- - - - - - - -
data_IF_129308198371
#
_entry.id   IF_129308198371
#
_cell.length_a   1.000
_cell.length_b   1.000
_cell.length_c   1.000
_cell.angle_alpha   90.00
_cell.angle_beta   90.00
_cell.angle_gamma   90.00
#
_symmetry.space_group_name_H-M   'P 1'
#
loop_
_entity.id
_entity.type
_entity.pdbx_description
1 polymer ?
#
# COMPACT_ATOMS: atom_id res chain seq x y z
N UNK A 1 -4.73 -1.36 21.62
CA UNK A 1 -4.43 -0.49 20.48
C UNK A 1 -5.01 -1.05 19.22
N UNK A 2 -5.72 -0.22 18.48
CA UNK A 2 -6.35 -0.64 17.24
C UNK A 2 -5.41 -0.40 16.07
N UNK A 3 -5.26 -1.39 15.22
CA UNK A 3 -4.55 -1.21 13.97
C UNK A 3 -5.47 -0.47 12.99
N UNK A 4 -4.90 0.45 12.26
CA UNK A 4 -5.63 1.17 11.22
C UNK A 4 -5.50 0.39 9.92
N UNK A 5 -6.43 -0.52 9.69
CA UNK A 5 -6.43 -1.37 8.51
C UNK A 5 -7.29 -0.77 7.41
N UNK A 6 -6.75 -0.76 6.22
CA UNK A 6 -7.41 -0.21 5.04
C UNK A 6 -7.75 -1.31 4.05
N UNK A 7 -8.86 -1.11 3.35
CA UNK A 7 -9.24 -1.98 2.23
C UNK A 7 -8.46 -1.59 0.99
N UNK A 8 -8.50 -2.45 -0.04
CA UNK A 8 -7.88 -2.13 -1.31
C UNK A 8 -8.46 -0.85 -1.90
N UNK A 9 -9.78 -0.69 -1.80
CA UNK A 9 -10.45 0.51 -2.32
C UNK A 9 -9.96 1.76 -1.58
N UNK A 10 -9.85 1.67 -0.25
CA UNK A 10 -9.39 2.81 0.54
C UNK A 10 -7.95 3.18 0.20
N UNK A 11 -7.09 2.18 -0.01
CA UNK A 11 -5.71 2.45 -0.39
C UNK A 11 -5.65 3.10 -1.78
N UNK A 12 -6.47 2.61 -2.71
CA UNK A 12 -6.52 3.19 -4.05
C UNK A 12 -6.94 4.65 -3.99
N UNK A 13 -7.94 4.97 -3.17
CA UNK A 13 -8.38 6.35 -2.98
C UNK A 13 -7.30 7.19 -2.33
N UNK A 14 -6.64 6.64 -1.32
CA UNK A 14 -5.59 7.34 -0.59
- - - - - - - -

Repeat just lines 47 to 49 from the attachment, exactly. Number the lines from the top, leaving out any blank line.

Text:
C UNK A 9 -9.96 1.76 -1.58
N UNK A 10 -9.85 1.67 -0.25
CA UNK A 10 -9.39 2.81 0.54